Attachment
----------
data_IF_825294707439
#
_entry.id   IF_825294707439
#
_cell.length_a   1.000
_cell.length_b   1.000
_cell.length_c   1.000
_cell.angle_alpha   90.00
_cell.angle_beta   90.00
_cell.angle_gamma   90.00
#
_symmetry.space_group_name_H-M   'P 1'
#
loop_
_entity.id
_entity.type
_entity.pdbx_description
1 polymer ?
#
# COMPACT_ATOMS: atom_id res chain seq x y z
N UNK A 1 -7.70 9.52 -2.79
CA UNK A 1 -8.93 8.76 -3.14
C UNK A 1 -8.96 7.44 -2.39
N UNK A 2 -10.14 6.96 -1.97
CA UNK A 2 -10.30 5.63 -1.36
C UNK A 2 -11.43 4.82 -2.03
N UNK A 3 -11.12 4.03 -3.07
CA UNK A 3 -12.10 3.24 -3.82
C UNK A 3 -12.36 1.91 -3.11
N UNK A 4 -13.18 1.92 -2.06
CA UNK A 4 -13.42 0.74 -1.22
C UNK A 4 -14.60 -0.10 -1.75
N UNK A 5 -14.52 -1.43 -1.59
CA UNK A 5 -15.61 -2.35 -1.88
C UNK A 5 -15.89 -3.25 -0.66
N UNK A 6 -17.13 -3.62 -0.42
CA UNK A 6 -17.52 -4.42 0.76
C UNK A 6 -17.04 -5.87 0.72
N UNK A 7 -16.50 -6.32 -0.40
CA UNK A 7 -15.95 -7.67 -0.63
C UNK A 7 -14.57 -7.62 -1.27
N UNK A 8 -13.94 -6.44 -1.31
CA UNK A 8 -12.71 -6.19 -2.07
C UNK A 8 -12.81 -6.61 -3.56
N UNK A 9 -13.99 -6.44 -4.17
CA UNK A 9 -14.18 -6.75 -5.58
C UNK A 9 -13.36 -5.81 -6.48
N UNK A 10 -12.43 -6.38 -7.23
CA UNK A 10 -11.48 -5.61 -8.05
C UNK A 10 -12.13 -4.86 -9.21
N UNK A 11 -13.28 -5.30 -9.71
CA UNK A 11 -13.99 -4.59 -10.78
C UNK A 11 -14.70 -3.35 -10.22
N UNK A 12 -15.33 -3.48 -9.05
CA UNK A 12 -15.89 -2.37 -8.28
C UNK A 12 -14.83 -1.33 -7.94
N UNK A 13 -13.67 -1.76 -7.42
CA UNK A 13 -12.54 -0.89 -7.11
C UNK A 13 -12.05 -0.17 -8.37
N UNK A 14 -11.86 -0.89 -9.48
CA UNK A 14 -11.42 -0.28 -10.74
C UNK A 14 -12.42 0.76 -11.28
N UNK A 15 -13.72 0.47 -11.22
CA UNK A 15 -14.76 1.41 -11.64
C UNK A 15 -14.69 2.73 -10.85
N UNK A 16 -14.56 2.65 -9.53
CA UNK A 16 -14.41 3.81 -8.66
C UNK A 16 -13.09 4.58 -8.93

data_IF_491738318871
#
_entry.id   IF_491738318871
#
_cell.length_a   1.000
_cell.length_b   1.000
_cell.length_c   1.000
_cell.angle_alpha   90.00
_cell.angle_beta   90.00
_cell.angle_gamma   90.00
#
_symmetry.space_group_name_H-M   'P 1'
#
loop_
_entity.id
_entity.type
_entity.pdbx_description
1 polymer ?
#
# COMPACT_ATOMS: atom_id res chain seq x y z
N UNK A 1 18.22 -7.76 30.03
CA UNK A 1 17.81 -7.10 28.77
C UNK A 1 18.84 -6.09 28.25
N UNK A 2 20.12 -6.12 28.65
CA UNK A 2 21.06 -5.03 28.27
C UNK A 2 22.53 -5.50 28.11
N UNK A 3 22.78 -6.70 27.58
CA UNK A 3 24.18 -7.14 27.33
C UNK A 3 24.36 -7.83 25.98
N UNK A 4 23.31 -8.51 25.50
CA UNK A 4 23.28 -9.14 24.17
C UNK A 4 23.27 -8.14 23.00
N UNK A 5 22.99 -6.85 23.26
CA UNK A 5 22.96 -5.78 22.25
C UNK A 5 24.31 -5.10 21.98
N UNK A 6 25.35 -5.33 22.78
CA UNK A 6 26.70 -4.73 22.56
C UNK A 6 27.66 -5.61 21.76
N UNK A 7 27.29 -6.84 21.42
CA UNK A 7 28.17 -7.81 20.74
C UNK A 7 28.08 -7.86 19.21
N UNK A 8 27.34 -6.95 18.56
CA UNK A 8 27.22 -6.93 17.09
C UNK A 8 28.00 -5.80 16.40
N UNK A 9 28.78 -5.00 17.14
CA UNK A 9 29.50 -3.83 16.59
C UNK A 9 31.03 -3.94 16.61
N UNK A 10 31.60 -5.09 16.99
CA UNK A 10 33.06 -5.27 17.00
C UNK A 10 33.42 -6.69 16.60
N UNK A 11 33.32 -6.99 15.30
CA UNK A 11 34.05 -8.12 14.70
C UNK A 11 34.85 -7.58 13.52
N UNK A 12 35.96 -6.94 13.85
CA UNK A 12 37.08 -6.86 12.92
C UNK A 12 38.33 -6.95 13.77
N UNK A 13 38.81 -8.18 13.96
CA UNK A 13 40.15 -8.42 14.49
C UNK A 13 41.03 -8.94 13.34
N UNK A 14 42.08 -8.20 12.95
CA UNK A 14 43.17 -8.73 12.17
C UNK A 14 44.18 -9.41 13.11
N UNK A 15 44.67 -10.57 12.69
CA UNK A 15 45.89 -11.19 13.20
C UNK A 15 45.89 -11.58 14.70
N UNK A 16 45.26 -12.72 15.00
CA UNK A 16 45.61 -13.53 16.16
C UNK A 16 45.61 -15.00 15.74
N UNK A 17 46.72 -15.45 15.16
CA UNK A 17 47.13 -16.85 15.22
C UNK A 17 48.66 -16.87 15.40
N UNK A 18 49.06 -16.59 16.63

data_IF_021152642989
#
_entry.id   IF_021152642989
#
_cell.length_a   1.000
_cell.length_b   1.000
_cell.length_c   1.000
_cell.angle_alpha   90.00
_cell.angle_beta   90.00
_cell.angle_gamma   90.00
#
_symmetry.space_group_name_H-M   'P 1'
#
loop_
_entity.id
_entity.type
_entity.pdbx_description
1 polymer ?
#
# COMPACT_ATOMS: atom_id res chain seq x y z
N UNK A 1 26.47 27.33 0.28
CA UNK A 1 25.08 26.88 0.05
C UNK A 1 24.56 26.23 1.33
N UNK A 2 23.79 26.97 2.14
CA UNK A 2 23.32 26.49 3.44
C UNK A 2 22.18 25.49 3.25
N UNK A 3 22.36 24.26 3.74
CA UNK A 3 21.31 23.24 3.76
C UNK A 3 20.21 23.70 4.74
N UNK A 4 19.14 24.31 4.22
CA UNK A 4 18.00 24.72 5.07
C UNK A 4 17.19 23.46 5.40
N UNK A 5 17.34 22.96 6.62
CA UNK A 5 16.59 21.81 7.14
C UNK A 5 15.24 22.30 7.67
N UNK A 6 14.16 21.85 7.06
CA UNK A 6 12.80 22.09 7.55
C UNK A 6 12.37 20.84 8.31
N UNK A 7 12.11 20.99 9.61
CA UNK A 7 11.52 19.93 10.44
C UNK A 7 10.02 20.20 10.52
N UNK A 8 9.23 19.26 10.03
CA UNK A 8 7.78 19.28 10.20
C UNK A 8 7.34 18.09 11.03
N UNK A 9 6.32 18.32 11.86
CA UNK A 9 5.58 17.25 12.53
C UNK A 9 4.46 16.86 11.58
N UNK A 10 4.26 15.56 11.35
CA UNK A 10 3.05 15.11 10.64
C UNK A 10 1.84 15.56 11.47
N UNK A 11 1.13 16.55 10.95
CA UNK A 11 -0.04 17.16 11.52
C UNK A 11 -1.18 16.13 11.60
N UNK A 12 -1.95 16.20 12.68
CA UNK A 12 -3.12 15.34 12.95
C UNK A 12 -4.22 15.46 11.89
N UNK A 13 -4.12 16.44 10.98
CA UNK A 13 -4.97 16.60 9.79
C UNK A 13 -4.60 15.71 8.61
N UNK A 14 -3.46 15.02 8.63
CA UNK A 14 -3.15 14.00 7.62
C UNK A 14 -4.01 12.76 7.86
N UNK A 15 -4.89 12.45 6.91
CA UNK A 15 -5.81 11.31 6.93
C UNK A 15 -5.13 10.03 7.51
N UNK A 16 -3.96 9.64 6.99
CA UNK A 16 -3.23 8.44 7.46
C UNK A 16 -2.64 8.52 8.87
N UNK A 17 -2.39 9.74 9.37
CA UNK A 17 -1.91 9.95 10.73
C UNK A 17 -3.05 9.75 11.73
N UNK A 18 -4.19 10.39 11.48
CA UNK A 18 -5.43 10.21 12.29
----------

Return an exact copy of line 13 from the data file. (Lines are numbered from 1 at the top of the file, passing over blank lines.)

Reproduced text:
#